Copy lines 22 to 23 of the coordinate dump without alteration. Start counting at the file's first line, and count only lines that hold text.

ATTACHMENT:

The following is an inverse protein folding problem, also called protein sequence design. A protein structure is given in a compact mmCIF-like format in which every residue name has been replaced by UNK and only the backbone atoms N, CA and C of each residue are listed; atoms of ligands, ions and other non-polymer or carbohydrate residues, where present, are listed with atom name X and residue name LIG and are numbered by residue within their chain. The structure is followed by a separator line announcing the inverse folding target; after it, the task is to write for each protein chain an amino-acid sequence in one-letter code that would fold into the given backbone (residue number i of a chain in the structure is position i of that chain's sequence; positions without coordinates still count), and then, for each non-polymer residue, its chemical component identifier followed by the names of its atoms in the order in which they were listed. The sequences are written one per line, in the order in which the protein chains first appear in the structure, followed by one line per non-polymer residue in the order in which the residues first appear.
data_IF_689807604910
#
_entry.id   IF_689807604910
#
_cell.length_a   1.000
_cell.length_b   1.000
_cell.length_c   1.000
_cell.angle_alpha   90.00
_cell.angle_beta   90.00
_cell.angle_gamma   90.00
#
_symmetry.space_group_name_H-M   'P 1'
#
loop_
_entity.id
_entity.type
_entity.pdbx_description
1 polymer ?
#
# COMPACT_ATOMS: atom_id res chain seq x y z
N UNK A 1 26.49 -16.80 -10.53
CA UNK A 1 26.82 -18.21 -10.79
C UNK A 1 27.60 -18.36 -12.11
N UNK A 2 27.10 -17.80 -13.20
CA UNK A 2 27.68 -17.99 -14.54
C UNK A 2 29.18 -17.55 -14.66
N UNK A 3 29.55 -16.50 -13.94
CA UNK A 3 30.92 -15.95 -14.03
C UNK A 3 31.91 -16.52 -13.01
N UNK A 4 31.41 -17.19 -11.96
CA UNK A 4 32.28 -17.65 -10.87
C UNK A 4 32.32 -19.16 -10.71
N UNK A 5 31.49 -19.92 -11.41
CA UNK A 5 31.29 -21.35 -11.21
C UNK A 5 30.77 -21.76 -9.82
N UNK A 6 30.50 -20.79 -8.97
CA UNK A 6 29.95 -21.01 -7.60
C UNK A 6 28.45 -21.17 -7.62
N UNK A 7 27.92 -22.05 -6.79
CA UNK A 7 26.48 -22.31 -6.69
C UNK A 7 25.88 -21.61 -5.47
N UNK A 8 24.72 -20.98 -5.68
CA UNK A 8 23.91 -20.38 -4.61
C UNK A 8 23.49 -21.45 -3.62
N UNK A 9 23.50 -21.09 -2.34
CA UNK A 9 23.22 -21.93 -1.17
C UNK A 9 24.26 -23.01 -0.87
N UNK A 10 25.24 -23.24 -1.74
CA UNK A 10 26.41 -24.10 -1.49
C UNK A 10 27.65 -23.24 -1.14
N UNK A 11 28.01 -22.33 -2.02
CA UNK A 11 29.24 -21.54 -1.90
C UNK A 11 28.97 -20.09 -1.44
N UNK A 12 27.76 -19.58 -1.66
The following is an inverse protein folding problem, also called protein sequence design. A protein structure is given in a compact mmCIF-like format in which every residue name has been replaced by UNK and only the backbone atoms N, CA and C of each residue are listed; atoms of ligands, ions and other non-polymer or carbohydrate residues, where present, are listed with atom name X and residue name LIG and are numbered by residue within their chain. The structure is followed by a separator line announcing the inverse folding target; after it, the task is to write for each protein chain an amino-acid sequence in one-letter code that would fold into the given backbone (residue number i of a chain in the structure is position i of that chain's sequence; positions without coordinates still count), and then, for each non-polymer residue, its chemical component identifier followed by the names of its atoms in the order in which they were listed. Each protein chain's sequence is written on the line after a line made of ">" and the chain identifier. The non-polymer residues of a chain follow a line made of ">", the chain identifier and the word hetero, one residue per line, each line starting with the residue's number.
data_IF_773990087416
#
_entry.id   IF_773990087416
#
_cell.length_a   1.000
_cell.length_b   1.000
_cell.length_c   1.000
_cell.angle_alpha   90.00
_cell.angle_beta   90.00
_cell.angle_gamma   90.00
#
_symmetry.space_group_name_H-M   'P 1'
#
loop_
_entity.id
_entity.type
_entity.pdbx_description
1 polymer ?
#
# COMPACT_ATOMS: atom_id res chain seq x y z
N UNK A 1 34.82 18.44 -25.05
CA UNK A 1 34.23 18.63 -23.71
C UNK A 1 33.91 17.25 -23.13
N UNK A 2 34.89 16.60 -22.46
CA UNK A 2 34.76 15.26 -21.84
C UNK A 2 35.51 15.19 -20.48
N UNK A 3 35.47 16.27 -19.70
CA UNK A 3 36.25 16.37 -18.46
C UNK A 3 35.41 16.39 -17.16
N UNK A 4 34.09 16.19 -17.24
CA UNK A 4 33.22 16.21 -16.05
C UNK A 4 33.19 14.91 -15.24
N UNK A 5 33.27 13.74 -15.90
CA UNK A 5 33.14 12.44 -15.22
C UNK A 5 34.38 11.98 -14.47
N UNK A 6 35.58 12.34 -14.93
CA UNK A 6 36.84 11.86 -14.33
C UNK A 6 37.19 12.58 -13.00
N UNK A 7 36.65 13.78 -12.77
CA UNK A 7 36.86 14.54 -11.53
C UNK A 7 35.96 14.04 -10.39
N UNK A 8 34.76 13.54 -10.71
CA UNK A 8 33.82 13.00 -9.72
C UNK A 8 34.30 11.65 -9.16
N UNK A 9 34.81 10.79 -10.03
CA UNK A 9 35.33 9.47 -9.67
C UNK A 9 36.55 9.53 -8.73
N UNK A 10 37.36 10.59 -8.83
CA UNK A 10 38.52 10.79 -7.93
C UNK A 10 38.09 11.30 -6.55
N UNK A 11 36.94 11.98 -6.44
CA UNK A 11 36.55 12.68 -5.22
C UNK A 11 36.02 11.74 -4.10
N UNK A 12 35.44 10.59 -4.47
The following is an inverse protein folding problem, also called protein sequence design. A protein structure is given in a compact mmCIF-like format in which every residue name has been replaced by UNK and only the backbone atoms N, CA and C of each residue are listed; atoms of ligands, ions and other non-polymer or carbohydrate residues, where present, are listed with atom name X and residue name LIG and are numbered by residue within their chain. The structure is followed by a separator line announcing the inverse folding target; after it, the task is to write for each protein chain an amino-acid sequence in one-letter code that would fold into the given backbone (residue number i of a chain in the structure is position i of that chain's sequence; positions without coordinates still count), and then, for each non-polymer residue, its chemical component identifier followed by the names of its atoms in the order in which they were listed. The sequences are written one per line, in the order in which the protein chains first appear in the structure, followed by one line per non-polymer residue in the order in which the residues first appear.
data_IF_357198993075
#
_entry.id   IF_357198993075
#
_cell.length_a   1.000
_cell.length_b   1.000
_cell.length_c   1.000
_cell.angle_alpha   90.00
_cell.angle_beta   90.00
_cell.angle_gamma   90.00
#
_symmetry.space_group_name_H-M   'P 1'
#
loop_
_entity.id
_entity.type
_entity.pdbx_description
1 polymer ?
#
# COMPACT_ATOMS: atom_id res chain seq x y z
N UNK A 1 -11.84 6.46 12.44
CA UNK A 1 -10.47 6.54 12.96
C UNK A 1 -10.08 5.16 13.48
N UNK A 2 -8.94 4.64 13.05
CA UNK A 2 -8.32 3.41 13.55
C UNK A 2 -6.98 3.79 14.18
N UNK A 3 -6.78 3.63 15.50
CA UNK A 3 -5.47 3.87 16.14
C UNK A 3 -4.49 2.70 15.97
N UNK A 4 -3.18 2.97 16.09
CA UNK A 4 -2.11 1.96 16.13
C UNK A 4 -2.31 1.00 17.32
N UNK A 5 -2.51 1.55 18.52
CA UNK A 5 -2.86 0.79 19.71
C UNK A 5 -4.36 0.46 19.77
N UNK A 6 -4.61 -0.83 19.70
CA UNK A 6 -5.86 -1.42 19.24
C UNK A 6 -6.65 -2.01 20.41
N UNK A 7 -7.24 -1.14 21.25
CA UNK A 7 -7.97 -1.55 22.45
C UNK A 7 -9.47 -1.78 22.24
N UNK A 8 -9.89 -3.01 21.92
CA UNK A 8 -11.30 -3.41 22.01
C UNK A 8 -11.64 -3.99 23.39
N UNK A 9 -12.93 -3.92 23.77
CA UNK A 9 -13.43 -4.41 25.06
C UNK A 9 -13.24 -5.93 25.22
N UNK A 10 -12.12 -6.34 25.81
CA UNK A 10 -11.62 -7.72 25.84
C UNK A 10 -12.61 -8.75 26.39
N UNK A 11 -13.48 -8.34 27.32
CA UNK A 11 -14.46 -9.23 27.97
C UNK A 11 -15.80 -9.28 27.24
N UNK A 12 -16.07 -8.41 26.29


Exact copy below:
N UNK A 1 26.49 -16.80 -10.53
CA UNK A 1 26.82 -18.21 -10.79